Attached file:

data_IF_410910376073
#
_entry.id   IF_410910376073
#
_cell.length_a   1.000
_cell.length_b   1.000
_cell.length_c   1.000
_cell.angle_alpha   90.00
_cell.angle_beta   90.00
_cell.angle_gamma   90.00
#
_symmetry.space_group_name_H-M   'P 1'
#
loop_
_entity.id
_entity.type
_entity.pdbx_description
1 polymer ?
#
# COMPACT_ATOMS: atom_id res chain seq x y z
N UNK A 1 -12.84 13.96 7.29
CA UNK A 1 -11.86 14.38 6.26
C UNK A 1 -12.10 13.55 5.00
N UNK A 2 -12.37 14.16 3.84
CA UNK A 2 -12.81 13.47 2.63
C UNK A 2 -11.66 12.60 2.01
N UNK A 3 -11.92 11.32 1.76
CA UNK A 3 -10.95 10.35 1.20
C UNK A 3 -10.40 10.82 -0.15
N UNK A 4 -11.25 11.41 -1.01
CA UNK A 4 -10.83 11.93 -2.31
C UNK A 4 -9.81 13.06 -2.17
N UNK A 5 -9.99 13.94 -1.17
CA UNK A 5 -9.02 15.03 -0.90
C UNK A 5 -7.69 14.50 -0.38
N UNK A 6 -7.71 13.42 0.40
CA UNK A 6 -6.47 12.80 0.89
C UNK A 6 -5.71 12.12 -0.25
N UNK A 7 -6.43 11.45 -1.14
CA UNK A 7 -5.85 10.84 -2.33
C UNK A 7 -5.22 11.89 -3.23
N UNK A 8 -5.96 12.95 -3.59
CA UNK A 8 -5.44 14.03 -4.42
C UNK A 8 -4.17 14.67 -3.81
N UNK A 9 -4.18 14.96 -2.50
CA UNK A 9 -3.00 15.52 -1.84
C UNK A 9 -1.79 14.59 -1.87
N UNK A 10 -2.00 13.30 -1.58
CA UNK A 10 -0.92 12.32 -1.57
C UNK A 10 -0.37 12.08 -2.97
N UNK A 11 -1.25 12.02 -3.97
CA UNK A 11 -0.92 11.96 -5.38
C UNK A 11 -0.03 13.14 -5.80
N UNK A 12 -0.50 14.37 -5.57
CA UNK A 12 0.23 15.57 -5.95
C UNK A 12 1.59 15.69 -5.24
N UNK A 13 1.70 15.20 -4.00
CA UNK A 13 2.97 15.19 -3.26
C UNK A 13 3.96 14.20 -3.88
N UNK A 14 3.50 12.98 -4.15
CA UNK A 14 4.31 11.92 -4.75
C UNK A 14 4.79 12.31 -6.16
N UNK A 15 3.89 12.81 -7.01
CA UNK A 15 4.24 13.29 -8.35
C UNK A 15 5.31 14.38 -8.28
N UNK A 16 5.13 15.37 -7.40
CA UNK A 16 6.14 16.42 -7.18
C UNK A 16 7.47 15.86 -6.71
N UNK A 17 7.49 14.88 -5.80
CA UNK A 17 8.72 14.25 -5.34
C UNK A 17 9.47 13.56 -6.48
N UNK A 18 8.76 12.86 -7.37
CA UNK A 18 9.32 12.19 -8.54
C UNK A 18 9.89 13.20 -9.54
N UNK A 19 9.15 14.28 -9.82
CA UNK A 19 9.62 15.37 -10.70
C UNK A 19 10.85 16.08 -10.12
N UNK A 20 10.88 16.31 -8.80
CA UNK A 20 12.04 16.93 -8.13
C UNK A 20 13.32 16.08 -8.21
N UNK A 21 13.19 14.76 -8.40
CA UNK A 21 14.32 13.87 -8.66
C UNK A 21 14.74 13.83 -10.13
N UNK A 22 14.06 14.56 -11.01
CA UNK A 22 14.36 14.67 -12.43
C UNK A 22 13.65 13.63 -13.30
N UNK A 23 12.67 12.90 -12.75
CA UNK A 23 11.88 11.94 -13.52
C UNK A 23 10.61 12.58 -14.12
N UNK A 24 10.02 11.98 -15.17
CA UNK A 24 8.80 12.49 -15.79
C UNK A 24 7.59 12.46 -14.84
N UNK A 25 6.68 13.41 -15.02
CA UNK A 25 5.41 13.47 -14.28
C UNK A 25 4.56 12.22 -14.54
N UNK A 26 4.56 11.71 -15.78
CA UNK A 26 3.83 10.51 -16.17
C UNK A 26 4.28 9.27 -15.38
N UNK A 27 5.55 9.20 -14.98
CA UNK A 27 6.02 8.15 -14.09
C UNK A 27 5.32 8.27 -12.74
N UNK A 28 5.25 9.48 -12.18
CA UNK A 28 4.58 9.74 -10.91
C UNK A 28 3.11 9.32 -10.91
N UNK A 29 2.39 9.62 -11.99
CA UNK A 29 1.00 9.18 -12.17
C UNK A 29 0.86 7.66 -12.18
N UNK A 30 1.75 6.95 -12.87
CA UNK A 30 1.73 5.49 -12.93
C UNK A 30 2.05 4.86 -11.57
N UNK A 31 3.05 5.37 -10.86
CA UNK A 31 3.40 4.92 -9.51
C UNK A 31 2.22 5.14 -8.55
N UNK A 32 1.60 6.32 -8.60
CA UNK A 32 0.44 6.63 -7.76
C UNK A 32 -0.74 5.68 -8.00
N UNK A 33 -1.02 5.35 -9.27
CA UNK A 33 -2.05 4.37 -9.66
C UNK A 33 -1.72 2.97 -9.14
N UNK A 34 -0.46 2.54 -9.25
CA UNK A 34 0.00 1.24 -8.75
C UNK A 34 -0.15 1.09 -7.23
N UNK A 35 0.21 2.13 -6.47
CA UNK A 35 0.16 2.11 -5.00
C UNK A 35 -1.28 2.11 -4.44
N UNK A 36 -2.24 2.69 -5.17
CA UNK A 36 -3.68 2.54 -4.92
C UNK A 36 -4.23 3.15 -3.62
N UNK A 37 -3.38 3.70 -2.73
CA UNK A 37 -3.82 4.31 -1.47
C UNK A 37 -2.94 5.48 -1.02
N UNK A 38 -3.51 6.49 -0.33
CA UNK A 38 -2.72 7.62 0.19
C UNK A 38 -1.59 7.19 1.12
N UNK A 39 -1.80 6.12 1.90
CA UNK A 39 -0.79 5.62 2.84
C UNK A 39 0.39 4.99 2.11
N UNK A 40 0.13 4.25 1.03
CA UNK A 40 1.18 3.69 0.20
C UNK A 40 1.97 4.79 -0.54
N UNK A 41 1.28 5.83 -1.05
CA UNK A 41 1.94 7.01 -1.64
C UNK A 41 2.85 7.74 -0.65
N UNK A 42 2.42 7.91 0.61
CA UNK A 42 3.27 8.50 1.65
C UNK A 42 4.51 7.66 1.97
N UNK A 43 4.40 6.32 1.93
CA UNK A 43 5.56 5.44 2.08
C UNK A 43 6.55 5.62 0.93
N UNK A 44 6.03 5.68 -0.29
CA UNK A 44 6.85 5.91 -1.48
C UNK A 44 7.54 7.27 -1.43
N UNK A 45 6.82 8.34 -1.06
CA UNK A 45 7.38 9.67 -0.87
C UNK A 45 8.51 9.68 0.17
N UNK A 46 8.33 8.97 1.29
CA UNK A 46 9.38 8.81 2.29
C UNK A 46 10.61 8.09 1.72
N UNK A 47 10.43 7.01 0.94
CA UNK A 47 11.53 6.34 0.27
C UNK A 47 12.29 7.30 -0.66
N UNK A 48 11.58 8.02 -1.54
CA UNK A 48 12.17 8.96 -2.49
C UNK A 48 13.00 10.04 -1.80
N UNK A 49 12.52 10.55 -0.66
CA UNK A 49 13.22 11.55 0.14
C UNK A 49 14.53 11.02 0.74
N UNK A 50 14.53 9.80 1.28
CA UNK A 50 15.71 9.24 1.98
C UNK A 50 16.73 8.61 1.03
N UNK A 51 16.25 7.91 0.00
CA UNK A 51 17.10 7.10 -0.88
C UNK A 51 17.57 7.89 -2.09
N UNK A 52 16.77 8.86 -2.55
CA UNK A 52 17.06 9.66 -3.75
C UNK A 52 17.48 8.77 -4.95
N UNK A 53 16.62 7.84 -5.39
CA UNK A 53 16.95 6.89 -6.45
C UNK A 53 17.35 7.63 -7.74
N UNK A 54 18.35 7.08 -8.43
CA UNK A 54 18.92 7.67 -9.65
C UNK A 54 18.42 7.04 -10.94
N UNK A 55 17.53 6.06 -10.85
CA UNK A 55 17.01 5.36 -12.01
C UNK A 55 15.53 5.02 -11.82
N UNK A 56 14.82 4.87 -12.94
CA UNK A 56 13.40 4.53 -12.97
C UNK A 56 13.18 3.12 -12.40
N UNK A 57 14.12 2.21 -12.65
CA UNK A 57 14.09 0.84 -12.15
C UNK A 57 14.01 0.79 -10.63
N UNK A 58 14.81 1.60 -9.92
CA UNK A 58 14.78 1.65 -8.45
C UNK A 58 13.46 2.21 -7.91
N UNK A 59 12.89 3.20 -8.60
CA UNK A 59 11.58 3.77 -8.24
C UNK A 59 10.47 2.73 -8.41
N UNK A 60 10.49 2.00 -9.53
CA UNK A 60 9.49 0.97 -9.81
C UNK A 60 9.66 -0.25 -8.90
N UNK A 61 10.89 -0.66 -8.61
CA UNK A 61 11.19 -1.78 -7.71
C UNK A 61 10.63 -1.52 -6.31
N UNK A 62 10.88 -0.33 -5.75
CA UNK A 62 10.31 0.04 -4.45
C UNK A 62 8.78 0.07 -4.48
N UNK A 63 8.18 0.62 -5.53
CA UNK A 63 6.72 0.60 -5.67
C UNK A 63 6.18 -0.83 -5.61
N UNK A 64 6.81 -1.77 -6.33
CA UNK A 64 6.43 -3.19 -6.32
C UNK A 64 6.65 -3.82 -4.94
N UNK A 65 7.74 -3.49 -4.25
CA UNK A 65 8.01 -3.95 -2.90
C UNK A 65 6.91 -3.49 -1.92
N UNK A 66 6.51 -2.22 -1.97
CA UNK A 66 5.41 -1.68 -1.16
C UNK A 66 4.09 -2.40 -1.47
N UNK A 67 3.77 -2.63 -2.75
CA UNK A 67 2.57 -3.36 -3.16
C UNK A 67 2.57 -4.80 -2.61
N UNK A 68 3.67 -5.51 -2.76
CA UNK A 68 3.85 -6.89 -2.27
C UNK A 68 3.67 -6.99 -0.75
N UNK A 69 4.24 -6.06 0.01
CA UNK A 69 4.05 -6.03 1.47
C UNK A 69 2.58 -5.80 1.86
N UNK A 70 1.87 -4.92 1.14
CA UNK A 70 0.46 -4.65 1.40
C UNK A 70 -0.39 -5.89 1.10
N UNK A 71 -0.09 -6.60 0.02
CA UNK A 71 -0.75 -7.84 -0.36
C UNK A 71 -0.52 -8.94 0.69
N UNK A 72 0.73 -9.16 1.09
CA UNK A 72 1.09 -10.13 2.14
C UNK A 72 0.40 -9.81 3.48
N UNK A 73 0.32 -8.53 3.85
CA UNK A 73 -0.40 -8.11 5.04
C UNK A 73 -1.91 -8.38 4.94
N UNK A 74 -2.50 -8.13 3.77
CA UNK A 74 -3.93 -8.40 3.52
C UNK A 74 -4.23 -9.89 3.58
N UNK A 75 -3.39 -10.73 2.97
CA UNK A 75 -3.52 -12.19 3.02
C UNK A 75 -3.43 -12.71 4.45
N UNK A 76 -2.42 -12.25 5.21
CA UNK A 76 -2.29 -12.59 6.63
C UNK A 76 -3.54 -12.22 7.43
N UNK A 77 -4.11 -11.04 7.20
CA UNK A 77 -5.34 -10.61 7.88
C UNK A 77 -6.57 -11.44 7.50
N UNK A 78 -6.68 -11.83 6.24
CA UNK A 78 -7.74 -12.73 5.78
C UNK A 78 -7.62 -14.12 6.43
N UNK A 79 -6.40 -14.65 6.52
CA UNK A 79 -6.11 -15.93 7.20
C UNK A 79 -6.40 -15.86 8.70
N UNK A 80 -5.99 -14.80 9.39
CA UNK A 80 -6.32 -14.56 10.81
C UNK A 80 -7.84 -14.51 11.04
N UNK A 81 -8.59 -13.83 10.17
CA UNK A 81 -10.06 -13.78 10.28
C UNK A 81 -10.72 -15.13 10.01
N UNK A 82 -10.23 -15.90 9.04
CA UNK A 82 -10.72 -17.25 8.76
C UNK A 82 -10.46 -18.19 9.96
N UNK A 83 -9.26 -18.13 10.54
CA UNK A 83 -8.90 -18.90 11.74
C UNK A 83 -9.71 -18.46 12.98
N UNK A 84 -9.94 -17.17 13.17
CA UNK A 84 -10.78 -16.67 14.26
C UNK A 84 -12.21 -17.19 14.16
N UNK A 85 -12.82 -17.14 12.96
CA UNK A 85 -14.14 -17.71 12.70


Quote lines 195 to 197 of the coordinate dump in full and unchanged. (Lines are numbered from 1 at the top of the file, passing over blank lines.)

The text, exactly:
N UNK A 59 12.89 3.20 -8.60
CA UNK A 59 11.58 3.77 -8.24
C UNK A 59 10.47 2.73 -8.41